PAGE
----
Park suspends athletic competition against New Prague

Ewald, students come to joint decision


Ayelet Prottas

After a New Prague student made racist remarks toward a Park student at a boys’ hockey game Feb. 15, Park removed the New Prague banner from its wall. The banners hung on the wall represent all the schools in Parks’ athletic conference.

Andrea Melear

On the wall in the main gym now sits an empty space where the New Prague High School banner used to hang. According to athletic director Andy Ewald the empty space represents Park’s zero tolerance for racism in sports.

The banner removal happened after an incident at a hockey game in which a New Prague player made racist comments toward a Park athlete Feb. 15. Ewald said Park will no longer play against New Prague. Ewald made the decision after a meeting with spring captains and coaches Feb. 21.

“It was a handful of days of processing what happened and not rushing to making a rash decision,” Ewald said. “I didn’t want to make a decision as an adult without the students’ voice being part of it, because if our students would be impacted by this — if they weren’t supportive of it — it wouldn’t be something that I would do.”

During the call with spring captains and coaches, senior Emelia Johnson said she believes stopping upcoming competition with New Prague was the correct measure to follow.

“I think it’s the right action to take considering what they said. It’s not just one time. It’s numerous times with different teams,” Johnson said. “I just think it’s the right way to go.”

The incident is not the only offense reported concerning some New Prague athletes and fans. Robbinsdale Cooper’s girls’ basketball team reported being subjected to racist comments from the New Prague student section at the same time as the Park incident. New Prague superintendent Tim Dittberner made a statement regarding both incidents and said both cases were dealt with immediately. Echo reached out to Dittberner but was redirected to the statement and refused to further comment. 

Senior and hockey captain Jacob Favour said the team began taking prompt action to stop further competition with New Prague after the incident Feb. 15.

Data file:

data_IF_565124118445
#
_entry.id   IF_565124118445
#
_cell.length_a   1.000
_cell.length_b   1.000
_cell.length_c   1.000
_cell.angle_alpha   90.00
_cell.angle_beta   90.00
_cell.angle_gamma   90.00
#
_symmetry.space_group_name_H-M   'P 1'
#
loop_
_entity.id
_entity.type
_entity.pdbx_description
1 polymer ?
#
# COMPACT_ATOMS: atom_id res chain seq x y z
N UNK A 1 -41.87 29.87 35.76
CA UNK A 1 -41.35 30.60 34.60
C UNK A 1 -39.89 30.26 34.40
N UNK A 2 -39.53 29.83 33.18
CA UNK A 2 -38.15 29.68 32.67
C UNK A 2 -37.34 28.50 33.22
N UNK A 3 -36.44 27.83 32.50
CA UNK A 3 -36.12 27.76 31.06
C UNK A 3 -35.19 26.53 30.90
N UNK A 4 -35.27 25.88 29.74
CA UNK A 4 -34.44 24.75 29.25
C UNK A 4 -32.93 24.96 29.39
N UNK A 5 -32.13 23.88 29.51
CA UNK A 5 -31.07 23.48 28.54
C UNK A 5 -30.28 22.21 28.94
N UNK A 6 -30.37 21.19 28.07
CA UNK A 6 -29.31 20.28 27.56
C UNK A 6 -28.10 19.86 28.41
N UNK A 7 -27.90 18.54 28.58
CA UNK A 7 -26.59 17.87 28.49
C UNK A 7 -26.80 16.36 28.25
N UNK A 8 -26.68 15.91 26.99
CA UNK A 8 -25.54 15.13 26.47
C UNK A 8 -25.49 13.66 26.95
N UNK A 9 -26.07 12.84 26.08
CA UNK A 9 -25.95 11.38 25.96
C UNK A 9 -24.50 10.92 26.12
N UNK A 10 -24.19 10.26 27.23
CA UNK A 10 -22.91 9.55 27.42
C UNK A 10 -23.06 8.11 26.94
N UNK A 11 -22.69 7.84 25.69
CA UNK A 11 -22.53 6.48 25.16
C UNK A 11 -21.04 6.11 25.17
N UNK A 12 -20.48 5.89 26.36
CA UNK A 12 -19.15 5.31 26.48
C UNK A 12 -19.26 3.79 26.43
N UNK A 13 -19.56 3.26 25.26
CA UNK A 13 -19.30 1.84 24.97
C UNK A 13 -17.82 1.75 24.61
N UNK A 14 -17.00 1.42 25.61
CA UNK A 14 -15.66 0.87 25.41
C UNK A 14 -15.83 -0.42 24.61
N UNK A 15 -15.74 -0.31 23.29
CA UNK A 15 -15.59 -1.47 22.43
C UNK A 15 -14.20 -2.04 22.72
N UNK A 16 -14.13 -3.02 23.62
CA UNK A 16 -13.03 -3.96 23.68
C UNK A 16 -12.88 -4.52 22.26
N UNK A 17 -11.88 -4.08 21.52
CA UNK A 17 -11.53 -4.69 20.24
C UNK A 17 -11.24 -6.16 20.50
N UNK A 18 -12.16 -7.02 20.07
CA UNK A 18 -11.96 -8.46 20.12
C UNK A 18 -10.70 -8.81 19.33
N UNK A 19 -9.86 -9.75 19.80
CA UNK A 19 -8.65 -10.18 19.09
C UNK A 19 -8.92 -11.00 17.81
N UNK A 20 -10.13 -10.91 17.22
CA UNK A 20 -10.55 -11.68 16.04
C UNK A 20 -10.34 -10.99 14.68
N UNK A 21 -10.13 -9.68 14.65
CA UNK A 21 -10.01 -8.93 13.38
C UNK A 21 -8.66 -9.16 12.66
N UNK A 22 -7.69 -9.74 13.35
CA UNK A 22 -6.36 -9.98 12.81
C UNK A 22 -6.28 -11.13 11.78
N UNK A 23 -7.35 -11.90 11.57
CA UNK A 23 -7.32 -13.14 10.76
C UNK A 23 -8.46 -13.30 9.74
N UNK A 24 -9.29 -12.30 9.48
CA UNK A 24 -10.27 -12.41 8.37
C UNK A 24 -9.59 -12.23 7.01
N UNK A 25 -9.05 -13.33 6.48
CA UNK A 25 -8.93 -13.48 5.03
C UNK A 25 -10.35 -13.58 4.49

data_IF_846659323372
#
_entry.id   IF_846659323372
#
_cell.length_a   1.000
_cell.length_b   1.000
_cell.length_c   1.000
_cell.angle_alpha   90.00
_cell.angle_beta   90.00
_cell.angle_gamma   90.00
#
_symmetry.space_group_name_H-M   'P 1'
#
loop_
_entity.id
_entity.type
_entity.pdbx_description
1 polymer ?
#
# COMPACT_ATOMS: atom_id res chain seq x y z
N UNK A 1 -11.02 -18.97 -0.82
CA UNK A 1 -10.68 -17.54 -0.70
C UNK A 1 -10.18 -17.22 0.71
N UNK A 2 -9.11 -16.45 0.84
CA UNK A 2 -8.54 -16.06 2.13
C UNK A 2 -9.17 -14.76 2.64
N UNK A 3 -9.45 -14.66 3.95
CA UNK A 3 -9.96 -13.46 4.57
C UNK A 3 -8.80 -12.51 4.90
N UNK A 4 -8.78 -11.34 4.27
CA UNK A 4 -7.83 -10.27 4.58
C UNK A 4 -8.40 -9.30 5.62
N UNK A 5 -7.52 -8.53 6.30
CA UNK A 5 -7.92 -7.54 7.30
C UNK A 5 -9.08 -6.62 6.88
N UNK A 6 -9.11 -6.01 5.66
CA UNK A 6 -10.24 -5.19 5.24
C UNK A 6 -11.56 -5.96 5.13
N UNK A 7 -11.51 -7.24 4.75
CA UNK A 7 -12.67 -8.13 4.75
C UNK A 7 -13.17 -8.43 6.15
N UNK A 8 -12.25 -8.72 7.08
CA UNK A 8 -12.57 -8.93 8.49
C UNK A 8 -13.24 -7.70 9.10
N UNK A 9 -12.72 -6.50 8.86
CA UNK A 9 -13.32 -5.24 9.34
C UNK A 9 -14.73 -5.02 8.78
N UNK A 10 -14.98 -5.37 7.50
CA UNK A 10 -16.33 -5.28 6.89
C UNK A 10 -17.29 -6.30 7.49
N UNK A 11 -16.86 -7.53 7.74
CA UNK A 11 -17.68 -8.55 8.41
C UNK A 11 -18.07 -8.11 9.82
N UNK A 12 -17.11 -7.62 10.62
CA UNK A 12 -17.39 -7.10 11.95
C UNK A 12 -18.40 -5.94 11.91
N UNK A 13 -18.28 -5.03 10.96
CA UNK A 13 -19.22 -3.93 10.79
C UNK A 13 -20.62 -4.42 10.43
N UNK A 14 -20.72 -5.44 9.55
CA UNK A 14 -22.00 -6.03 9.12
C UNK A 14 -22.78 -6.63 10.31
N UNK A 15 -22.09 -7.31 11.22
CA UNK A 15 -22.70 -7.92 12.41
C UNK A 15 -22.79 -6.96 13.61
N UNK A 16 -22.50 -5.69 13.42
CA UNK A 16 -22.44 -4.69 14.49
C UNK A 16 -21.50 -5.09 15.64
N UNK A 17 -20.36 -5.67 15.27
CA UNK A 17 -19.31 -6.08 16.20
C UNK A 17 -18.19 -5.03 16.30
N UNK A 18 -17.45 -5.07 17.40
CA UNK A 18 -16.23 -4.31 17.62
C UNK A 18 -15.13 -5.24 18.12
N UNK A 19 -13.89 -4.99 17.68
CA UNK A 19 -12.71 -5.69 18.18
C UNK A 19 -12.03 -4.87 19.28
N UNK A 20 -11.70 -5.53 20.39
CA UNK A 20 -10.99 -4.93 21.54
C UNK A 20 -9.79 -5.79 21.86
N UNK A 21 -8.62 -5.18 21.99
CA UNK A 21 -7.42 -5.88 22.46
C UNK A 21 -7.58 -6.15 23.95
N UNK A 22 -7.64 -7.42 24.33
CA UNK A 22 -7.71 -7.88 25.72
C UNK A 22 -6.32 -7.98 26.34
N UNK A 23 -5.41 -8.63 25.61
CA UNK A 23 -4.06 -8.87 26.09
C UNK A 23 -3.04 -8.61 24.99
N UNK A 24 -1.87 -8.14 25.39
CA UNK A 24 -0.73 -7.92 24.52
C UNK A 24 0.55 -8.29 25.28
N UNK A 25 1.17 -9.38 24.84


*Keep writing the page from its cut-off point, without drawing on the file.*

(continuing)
“Immediately after the incident, we were talking to Ewald in the office on and off all throughout the day and that was proposed. It was like ‘if they’re not going to take real steps to try and promote change or even put real consequences on their actions, then, they’re not going to play us in any sport until they change,’” Favour said. “Right now it’s just spring, but I’m sure if they don’t change anything, then we’re not going to play them ever.”

Honestly, I’d be okay with one less game if it means the girls on my team are safe physically and mentally.

— Emelia Johnson

Senior and tennis captain Marcus Hosfield said the removal of the banner has a deeper meaning beyond the lack of New Prague’s name in the gymnasium. 

“This shows that St. Louis Park doesn’t accept teams that are racist or have any discrimination among their players. We won’t tolerate it, and we won’t participate in any competition,” Hosfield said.  

Assistant principal Jessica Busse said she felt content with the actions Park had taken to strive for a more anti-racist environment. 

“I am extremely proud to be part of a district who stands up for their students and proud to work alongside Andy (Ewald),” Busse said. 

Following Parks’ decision to not play New Prague, Johnson said giving up a match is a willing sacrifice if it means prioritizing the well being of her teammates.

“I know it’s one less game but we’re trying to replace it. Honestly, I’d be okay with one less game if it means the girls on my team are safe physically and mentally,” Johnson said.

The cancellation of competition is not definite, but it will carry through at least the spring season. According to Ewald, although Park will not face New Prague one-on-one athletic events, he feels discarding conference meets with multiple participating schools would be more harmful to Park. 

“We’re filling those games with other non conference opponents. (With) things like a conference event, say track and field, there’s only one meet that counts. We’re still going to attend that because we don’t want to take recognition opportunities away from our teams or from our individual kids,” Ewald said. “So if it’s head-to-head, we’re just not going to play them.”

Robbinsdale District announced Feb. 23 it will not play New Prague. According to Johnson, she believes other organizations should follow similar actions.

 “The (Minnesota State High School League) should for sure suspend them just because there’s more than one team (that has spoken up) in different scenarios,” Johnson said. “The school itself should one be embarrassed by the way their students are acting. I think the actions they should take is a public apology.”